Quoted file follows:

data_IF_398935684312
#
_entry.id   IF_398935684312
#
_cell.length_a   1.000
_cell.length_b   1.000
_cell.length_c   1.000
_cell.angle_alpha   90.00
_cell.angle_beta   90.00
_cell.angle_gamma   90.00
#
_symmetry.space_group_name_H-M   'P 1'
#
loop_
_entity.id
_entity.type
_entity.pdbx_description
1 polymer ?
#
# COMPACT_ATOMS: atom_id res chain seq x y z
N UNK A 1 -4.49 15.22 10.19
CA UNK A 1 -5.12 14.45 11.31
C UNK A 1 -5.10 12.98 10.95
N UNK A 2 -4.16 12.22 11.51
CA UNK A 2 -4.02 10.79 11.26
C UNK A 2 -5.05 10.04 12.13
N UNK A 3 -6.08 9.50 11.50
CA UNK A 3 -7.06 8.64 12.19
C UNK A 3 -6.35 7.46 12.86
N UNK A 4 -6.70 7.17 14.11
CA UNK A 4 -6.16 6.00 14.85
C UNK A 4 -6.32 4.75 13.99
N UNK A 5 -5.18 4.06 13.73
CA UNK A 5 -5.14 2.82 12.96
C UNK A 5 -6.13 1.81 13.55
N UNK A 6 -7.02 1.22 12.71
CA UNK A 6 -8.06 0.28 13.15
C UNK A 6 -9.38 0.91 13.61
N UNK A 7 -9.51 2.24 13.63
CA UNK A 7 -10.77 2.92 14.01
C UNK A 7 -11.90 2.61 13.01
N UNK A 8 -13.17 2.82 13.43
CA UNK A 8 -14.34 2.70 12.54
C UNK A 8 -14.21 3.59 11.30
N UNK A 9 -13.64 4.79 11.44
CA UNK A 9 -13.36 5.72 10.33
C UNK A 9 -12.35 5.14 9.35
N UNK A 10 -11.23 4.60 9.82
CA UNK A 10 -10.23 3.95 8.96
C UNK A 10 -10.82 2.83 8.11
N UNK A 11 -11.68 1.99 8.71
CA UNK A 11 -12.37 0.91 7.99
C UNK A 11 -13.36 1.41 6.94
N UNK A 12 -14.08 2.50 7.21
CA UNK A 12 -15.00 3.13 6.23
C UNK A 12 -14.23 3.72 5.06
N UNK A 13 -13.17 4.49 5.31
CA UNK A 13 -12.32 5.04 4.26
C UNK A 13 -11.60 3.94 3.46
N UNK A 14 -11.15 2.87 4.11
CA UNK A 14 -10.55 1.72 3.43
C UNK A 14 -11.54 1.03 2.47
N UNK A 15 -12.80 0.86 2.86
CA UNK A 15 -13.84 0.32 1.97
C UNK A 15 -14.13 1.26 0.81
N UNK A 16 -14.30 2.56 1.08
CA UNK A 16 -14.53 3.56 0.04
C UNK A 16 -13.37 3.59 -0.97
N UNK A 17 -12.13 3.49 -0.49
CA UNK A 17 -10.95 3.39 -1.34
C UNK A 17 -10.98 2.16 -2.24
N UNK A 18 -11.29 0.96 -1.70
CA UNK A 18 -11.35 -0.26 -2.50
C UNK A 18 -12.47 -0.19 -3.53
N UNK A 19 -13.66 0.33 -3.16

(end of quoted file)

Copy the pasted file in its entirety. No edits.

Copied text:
data_IF_398935684312
#
_entry.id   IF_398935684312
#
_cell.length_a   1.000
_cell.length_b   1.000
_cell.length_c   1.000
_cell.angle_alpha   90.00
_cell.angle_beta   90.00
_cell.angle_gamma   90.00
#
_symmetry.space_group_name_H-M   'P 1'
#
loop_
_entity.id
_entity.type
_entity.pdbx_description
1 polymer ?
#
# COMPACT_ATOMS: atom_id res chain seq x y z
N UNK A 1 -4.49 15.22 10.19
CA UNK A 1 -5.12 14.45 11.31
C UNK A 1 -5.10 12.98 10.95
N UNK A 2 -4.16 12.22 11.51
CA UNK A 2 -4.02 10.79 11.26
C UNK A 2 -5.05 10.04 12.13
N UNK A 3 -6.08 9.50 11.50
CA UNK A 3 -7.06 8.64 12.19
C UNK A 3 -6.35 7.46 12.86
N UNK A 4 -6.70 7.17 14.11
CA UNK A 4 -6.16 6.00 14.85
C UNK A 4 -6.32 4.75 13.99
N UNK A 5 -5.18 4.06 13.73
CA UNK A 5 -5.14 2.82 12.96
C UNK A 5 -6.13 1.81 13.55
N UNK A 6 -7.02 1.22 12.71
CA UNK A 6 -8.06 0.28 13.15
C UNK A 6 -9.38 0.91 13.61
N UNK A 7 -9.51 2.24 13.63
CA UNK A 7 -10.77 2.92 14.01
C UNK A 7 -11.90 2.61 13.01
N UNK A 8 -13.17 2.82 13.43
CA UNK A 8 -14.34 2.70 12.54
C UNK A 8 -14.21 3.59 11.30
N UNK A 9 -13.64 4.79 11.44
CA UNK A 9 -13.36 5.72 10.33
C UNK A 9 -12.35 5.14 9.35
N UNK A 10 -11.23 4.60 9.82
CA UNK A 10 -10.23 3.95 8.96
C UNK A 10 -10.82 2.83 8.11
N UNK A 11 -11.68 1.99 8.71
CA UNK A 11 -12.37 0.91 7.99
C UNK A 11 -13.36 1.41 6.94
N UNK A 12 -14.08 2.50 7.21
CA UNK A 12 -15.00 3.13 6.23
C UNK A 12 -14.23 3.72 5.06
N UNK A 13 -13.17 4.49 5.31
CA UNK A 13 -12.32 5.04 4.26
C UNK A 13 -11.60 3.94 3.46
N UNK A 14 -11.15 2.87 4.11
CA UNK A 14 -10.55 1.72 3.43
C UNK A 14 -11.54 1.03 2.47
N UNK A 15 -12.80 0.86 2.86
CA UNK A 15 -13.84 0.32 1.97
C UNK A 15 -14.13 1.26 0.81
N UNK A 16 -14.30 2.56 1.08
CA UNK A 16 -14.53 3.56 0.04
C UNK A 16 -13.37 3.59 -0.97
N UNK A 17 -12.13 3.49 -0.49
CA UNK A 17 -10.95 3.39 -1.34
C UNK A 17 -10.98 2.16 -2.24
N UNK A 18 -11.29 0.96 -1.70
CA UNK A 18 -11.35 -0.26 -2.50
C UNK A 18 -12.47 -0.19 -3.53
N UNK A 19 -13.66 0.33 -3.16